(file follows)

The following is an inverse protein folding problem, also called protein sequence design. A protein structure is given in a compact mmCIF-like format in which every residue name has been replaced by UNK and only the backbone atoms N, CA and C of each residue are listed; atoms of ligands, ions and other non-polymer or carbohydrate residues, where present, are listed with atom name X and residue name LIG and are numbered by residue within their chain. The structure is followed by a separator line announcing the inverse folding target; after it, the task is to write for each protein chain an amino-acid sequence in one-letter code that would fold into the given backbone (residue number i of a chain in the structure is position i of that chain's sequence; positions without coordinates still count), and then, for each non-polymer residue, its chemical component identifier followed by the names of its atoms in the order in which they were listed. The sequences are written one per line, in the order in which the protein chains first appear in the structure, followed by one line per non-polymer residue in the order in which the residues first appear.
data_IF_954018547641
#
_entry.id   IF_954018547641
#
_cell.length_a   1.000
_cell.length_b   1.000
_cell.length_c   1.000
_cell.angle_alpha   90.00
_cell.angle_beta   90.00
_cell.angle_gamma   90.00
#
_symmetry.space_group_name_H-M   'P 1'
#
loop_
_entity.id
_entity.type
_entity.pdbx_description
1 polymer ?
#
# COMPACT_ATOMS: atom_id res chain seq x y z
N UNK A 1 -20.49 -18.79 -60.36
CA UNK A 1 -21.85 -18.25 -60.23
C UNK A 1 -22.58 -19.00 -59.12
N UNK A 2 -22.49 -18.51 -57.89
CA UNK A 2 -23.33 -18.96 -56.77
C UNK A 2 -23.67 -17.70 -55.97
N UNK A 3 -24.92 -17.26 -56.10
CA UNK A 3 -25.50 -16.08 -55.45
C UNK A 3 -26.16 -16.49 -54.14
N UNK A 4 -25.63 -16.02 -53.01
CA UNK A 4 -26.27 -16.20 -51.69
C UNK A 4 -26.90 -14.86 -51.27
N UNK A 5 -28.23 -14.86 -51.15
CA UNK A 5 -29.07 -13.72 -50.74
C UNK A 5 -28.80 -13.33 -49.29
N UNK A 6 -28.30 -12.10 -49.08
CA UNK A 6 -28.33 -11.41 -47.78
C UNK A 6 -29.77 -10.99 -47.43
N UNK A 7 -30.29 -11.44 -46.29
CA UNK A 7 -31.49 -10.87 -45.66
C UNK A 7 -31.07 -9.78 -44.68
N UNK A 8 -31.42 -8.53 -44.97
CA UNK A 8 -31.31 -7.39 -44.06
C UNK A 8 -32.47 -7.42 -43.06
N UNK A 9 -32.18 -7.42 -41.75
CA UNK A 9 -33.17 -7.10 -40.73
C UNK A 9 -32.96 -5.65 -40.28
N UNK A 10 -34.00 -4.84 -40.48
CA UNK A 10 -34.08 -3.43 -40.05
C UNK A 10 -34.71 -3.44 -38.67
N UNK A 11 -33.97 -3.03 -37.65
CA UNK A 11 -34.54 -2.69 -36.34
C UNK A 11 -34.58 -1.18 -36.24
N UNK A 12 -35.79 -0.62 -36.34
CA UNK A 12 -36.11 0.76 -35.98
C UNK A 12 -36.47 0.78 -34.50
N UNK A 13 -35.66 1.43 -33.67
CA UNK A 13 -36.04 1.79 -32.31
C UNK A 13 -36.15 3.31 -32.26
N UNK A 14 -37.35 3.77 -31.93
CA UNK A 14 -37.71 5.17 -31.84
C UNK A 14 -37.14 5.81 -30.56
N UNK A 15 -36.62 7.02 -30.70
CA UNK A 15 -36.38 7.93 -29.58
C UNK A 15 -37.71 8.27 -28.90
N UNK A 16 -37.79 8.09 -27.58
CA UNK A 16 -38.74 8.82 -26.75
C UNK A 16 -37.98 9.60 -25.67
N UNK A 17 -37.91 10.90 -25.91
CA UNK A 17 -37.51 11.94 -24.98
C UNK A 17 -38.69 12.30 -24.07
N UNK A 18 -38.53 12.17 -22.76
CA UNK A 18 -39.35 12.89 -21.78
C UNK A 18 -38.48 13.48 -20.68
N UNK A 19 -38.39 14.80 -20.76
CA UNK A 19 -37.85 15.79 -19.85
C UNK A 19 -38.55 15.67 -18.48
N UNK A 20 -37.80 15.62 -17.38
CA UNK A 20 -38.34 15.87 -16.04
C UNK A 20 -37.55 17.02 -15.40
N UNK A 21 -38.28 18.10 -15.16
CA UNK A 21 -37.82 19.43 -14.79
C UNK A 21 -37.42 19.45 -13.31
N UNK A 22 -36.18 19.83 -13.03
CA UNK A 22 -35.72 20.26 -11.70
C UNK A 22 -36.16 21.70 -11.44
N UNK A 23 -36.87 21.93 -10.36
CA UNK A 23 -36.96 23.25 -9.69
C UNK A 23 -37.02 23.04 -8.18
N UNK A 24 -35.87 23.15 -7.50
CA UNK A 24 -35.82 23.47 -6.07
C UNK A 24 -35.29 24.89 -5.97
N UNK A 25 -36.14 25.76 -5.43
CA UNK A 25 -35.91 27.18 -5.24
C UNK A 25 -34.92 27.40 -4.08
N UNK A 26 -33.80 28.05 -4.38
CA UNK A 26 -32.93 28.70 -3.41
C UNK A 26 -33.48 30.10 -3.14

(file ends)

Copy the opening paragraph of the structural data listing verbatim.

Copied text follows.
The following is an inverse protein folding problem, also called protein sequence design. A protein structure is given in a compact mmCIF-like format in which every residue name has been replaced by UNK and only the backbone atoms N, CA and C of each residue are listed; atoms of ligands, ions and other non-polymer or carbohydrate residues, where present, are listed with atom name X and residue name LIG and are numbered by residue within their chain. The structure is followed by a separator line announcing the inverse folding target; after it, the task is to write for each protein chain an amino-acid sequence in one-letter code that would fold into the given backbone (residue number i of a chain in the structure is position i of that chain's sequence; positions without coordinates still count), and then, for each non-polymer residue, its chemical component identifier followed by the names of its atoms in the order in which they were listed. The sequences are written one per line, in the order in which the protein chains first appear in the structure, followed by one line per non-polymer residue in the order in which the residues first appear.